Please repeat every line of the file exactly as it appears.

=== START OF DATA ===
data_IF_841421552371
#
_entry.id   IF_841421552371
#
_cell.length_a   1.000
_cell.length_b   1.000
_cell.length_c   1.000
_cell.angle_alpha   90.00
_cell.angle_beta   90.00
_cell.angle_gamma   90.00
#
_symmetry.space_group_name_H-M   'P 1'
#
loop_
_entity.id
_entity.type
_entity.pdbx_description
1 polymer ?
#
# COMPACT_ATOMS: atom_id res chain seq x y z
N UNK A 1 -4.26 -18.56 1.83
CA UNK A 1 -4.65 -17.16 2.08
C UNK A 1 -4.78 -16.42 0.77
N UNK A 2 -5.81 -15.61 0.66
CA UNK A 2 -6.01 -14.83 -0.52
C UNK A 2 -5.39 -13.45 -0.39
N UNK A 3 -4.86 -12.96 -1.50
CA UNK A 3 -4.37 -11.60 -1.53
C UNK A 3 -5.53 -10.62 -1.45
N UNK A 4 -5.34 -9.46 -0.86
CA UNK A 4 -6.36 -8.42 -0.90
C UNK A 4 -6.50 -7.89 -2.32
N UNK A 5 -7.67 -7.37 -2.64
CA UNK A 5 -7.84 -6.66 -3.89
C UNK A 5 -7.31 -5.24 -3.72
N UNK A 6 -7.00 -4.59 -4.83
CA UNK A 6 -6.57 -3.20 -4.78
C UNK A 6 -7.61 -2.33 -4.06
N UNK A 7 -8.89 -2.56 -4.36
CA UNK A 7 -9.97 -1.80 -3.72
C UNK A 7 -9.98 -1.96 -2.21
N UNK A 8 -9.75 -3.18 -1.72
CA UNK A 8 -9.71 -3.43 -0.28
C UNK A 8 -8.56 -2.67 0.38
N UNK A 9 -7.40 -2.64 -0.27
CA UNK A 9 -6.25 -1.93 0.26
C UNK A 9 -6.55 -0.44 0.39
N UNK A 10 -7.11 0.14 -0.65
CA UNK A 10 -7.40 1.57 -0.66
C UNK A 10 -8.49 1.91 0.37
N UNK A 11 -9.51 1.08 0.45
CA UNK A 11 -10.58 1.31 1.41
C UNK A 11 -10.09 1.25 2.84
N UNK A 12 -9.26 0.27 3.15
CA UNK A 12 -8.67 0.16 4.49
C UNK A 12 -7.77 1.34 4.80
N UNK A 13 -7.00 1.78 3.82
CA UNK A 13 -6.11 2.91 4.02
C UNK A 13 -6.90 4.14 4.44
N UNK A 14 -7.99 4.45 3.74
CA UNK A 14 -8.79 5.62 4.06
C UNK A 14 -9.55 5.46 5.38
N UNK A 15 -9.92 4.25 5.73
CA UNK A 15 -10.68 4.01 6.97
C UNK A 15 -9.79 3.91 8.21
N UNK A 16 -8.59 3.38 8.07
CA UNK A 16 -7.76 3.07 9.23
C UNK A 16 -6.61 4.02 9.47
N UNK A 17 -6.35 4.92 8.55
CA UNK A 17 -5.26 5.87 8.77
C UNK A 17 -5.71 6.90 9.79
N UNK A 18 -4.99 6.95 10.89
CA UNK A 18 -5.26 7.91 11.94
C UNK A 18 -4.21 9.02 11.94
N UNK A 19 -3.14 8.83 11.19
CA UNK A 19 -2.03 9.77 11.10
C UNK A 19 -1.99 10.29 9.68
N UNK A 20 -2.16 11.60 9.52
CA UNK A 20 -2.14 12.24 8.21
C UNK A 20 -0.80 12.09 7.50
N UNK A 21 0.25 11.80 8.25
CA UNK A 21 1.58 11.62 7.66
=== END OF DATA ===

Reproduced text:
data_IF_841421552371
#
_entry.id   IF_841421552371
#
_cell.length_a   1.000
_cell.length_b   1.000
_cell.length_c   1.000
_cell.angle_alpha   90.00
_cell.angle_beta   90.00
_cell.angle_gamma   90.00
#
_symmetry.space_group_name_H-M   'P 1'
#
loop_
_entity.id
_entity.type
_entity.pdbx_description
1 polymer ?
#
# COMPACT_ATOMS: atom_id res chain seq x y z
N UNK A 1 -4.26 -18.56 1.83
CA UNK A 1 -4.65 -17.16 2.08
C UNK A 1 -4.78 -16.42 0.77
N UNK A 2 -5.81 -15.61 0.66
CA UNK A 2 -6.01 -14.83 -0.52
C UNK A 2 -5.39 -13.45 -0.39
N UNK A 3 -4.86 -12.96 -1.50
CA UNK A 3 -4.37 -11.60 -1.53
C UNK A 3 -5.53 -10.62 -1.45
N UNK A 4 -5.34 -9.46 -0.86
CA UNK A 4 -6.36 -8.42 -0.90
C UNK A 4 -6.50 -7.89 -2.32
N UNK A 5 -7.67 -7.37 -2.64
CA UNK A 5 -7.84 -6.66 -3.89
C UNK A 5 -7.31 -5.24 -3.72
N UNK A 6 -7.00 -4.59 -4.83
CA UNK A 6 -6.57 -3.20 -4.78
C UNK A 6 -7.61 -2.33 -4.06
N UNK A 7 -8.89 -2.56 -4.36
CA UNK A 7 -9.97 -1.80 -3.72
C UNK A 7 -9.98 -1.96 -2.21
N UNK A 8 -9.75 -3.18 -1.72
CA UNK A 8 -9.71 -3.43 -0.28
C UNK A 8 -8.56 -2.67 0.38
N UNK A 9 -7.40 -2.64 -0.27
CA UNK A 9 -6.25 -1.93 0.26
C UNK A 9 -6.55 -0.44 0.39
N UNK A 10 -7.11 0.14 -0.65
CA UNK A 10 -7.40 1.57 -0.66
C UNK A 10 -8.49 1.91 0.37
N UNK A 11 -9.51 1.08 0.45
CA UNK A 11 -10.58 1.31 1.41
C UNK A 11 -10.09 1.25 2.84
N UNK A 12 -9.26 0.27 3.15
CA UNK A 12 -8.67 0.16 4.49
C UNK A 12 -7.77 1.34 4.80
N UNK A 13 -7.00 1.78 3.82
CA UNK A 13 -6.11 2.91 4.02
C UNK A 13 -6.90 4.14 4.44
N UNK A 14 -7.99 4.45 3.74
CA UNK A 14 -8.79 5.62 4.06
C UNK A 14 -9.55 5.46 5.38
N UNK A 15 -9.92 4.25 5.73
CA UNK A 15 -10.68 4.01 6.97
C UNK A 15 -9.79 3.91 8.21
N UNK A 16 -8.59 3.38 8.07
CA UNK A 16 -7.76 3.07 9.23
C UNK A 16 -6.61 4.02 9.47
N UNK A 17 -6.35 4.92 8.55
CA UNK A 17 -5.26 5.87 8.77
C UNK A 17 -5.71 6.90 9.79
N UNK A 18 -4.99 6.95 10.89
CA UNK A 18 -5.26 7.91 11.94
C UNK A 18 -4.21 9.02 11.94
N UNK A 19 -3.14 8.83 11.19
CA UNK A 19 -2.03 9.77 11.10
C UNK A 19 -1.99 10.29 9.68
N UNK A 20 -2.16 11.60 9.52
CA UNK A 20 -2.14 12.24 8.21
C UNK A 20 -0.80 12.09 7.50
N UNK A 21 0.25 11.80 8.25
CA UNK A 21 1.58 11.62 7.66